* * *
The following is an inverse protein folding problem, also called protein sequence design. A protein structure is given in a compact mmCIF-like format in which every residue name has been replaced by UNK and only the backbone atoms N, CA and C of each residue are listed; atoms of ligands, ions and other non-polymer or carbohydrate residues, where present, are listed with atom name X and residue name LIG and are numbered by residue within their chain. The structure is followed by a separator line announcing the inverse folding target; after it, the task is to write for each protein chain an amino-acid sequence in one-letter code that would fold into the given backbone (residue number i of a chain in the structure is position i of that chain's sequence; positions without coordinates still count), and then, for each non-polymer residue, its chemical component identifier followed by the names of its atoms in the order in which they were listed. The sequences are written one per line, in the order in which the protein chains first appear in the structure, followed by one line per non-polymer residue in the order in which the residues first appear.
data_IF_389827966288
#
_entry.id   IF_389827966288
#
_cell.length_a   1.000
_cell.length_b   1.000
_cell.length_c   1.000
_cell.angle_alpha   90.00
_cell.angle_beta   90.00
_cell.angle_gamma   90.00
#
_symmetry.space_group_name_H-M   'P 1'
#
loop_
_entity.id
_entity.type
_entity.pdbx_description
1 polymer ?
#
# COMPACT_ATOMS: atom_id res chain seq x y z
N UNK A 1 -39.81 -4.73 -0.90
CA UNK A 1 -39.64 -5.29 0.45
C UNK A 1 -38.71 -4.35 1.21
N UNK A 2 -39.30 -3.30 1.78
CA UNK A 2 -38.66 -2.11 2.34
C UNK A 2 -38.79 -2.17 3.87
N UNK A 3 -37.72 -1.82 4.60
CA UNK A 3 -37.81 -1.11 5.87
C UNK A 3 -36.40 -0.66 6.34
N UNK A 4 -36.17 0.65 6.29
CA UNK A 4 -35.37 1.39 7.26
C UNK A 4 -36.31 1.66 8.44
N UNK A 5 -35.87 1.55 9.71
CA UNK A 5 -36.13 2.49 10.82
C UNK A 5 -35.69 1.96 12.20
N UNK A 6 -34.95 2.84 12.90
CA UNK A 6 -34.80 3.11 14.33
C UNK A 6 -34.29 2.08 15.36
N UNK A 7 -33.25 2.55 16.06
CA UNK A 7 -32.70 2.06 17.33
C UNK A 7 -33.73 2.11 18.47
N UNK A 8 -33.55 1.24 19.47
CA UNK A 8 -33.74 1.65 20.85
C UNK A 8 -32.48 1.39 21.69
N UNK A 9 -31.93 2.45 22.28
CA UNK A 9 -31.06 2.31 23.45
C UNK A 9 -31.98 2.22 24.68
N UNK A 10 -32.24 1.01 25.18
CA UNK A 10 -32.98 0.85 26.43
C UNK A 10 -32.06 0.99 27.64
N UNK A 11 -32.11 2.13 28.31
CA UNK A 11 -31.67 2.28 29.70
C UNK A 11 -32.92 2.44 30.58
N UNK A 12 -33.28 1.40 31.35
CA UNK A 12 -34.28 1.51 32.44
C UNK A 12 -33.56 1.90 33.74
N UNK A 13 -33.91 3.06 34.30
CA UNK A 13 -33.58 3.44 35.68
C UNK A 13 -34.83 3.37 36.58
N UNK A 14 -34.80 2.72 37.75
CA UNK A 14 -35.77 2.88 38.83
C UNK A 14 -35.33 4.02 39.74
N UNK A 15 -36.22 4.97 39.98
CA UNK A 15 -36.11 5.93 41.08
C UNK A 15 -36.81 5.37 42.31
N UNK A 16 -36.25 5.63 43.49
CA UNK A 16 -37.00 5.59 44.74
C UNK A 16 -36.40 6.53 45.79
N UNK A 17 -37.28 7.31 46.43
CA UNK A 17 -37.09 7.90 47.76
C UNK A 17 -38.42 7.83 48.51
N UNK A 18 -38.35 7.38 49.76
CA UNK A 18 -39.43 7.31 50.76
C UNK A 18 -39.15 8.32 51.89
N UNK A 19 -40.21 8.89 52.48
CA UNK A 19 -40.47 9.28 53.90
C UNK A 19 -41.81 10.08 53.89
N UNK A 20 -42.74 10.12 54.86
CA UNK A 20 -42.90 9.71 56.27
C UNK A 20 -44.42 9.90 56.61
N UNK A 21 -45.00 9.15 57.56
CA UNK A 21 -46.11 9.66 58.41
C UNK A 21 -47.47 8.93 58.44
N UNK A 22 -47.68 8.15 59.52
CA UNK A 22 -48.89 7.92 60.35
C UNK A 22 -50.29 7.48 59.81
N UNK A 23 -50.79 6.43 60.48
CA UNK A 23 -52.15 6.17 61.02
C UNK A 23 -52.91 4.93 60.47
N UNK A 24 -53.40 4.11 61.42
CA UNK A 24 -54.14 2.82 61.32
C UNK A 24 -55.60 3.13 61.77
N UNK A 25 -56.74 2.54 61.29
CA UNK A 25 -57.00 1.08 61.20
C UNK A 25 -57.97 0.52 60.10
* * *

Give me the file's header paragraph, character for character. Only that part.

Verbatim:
The following is an inverse protein folding problem, also called protein sequence design. A protein structure is given in a compact mmCIF-like format in which every residue name has been replaced by UNK and only the backbone atoms N, CA and C of each residue are listed; atoms of ligands, ions and other non-polymer or carbohydrate residues, where present, are listed with atom name X and residue name LIG and are numbered by residue within their chain. The structure is followed by a separator line announcing the inverse folding target; after it, the task is to write for each protein chain an amino-acid sequence in one-letter code that would fold into the given backbone (residue number i of a chain in the structure is position i of that chain's sequence; positions without coordinates still count), and then, for each non-polymer residue, its chemical component identifier followed by the names of its atoms in the order in which they were listed. The sequences are written one per line, in the order in which the protein chains first appear in the structure, followed by one line per non-polymer residue in the order in which the residues first appear.